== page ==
The move is consistent with the executive order President Biden signed on his first day in office directing federal agencies to implement the U.S. Supreme Court’s decision last year in Bostock v. Clayton County to the furthest extent possible. Federal agencies were directed to comply within 100 days of the executive order, which is about now and a short time after Biden’s first 100 days in office.

The announcement with respect to Section 1557 comes on the same day as the hearing took place this morning in Bagly v. HHS, a case before a federal court in Massachusetts challenging Trump’s undoing of transgender protections under the law. An attorney with the U.S. Justice Department announced a new notice of proposed rule-making is coming with respect to Section 1557.

Sharita Gruberg, vice president for the LGBTQ Research and Communications Project at the Center for American Progress, said in a statement the change “assures LGBTQ people that their rights will be upheld at the doctor’s office, vaccine sites, and everywhere else they seek health care and coverage.”

“The administration’s announcement that it will enforce these protections are a critical step toward addressing vaccine hesitancy among LGBTQ people, a population that has been disproportionately impacted by the pandemic and seriously harmed by the previous administration’s attempts to permit discrimination against LGBTQ patients, Gruberg added.

The past three administrations have instituted policy on LGBTQ protections based on their interpretation of Section 1557. Each move had varying implications and directions for LGBTQ patients.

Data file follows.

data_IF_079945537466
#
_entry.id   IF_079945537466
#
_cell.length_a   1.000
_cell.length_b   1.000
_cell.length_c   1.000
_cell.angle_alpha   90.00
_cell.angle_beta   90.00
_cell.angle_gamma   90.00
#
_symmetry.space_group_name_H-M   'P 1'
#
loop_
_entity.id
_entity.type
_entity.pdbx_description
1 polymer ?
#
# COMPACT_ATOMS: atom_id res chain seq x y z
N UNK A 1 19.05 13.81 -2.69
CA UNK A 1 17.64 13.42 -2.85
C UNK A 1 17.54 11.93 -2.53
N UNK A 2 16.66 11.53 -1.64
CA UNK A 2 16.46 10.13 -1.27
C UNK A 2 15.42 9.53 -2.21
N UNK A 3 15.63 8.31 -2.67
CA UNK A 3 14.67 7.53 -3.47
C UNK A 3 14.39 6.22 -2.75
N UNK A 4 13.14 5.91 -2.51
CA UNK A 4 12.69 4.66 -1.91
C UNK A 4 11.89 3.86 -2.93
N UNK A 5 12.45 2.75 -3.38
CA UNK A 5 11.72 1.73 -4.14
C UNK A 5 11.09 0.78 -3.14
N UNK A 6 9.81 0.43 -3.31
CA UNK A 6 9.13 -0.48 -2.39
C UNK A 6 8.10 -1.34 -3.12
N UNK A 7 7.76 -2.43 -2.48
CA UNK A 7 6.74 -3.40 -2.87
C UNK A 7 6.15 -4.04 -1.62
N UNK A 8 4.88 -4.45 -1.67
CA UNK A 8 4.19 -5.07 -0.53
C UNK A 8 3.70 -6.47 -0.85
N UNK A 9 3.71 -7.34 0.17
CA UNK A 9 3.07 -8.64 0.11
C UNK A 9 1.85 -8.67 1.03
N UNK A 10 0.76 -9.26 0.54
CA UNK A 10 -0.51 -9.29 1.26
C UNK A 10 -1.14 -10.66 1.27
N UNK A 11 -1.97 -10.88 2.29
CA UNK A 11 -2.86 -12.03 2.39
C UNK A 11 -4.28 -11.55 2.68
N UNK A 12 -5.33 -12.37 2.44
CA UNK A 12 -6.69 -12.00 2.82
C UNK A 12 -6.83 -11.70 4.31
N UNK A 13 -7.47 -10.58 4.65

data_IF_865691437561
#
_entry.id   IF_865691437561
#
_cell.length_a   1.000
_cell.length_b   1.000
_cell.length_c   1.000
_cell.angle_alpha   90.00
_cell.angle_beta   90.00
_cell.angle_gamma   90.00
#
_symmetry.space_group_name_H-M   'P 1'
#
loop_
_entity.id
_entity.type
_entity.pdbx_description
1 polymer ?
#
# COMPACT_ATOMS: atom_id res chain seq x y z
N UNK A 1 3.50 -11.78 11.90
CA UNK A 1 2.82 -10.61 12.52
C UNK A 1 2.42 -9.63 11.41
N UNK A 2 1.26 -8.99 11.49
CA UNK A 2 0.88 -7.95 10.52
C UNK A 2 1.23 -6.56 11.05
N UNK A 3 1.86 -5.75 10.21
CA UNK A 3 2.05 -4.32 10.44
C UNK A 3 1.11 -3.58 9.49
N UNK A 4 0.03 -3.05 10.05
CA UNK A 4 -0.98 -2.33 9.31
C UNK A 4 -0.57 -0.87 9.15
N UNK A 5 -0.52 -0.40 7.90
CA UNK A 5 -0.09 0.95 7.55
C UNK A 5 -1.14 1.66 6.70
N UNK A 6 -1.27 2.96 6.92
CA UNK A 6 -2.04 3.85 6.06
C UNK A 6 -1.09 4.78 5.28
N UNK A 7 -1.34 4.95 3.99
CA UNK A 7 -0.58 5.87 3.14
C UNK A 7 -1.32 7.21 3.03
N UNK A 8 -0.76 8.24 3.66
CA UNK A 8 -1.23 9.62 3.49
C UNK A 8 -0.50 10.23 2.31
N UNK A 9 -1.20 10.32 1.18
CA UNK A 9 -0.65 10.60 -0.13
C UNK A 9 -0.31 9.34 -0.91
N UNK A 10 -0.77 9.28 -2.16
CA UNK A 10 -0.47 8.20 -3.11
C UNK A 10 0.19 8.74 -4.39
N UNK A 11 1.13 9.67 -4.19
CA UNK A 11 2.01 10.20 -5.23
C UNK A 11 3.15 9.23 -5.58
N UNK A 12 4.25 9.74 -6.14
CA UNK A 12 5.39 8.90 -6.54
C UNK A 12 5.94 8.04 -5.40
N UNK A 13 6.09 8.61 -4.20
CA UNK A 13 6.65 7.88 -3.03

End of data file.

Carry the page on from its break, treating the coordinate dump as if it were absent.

The Obama administration issued a rule in 2016 interpreting Section 1557 to apply to cases of anti-transgender discrimination and discrimination against women who have had abortions, which was consistent with court rulings at the time. However, that move was enjoined by a nationwide court order in Texas as a result of litigation filed by Texas Attorney General Ken Paxton.

The Trump administration, shortly after the Supreme Court’s ruling in Bostock, made final a regulation proposed last year rescinding the Obama administration’s transgender protections under Section 1557. Faced with criticism, the Trump administration defended itself by saying its move was consistent with the court order in Texas, although it seemed to ignore the decision from the higher court.

The new rule from HHS goes above and the beyond the Obama administration by instituting protections based on both sexual orientation and gender identity. It wasn’t immediately clear whether the proposed rule would be a new regulation entirely, or seek to modify the changes that were made in the two previous administrations. The Blade has placed a request seeking comment with HHS.

Susan Bailey, president of the American Medical Association, said in a statement the new HHS rule is a welcome change after the Trump administration rescinded protections for transgender patients.

“It’s unfortunate that such an obvious step had to be taken; the AMA welcomes this common-sense understanding of the law,” Bailey said. “This move is a victory for health equity and ends a dismal chapter in which a federal agency sought to remove civil rights protections.”

Discrimination in health care is an experience transgender people commonly report. The U.S. Transgender Survey in 2015 found one-third of responders said they had at least one negative experience in health care related to being transgender. Further, 23 percent of responders said they didn’t seek health care because they feared being mistreated and one-third said they didn’t go to a provider because they couldn’t afford it.

A Center for American Progress survey from 2018 had similar findings with respect to transgender people and patients with being gay, lesbian and bisexual or queer. Eight percent of responders said a doctor refused to see them because of their perceived or actual sexual orientation, while 28 percent of providers said a doctor refused to see them because of their actual or perceived sexual orientation.

Hospitals, especially religiously affiliated providers, refusing to provide transition-related care, including gender assignment surgery, is another frequently reported incident for transgender patients. The American Civil Liberties Union, for example, has filed litigation against hospitals under Section 1557 for refusing to perform the procedure.

Rachel Levine, assistant secretary of health and the first openly transgender presidential appointee to obtain Senate confirmation, hailed the HHS rule change in a statement.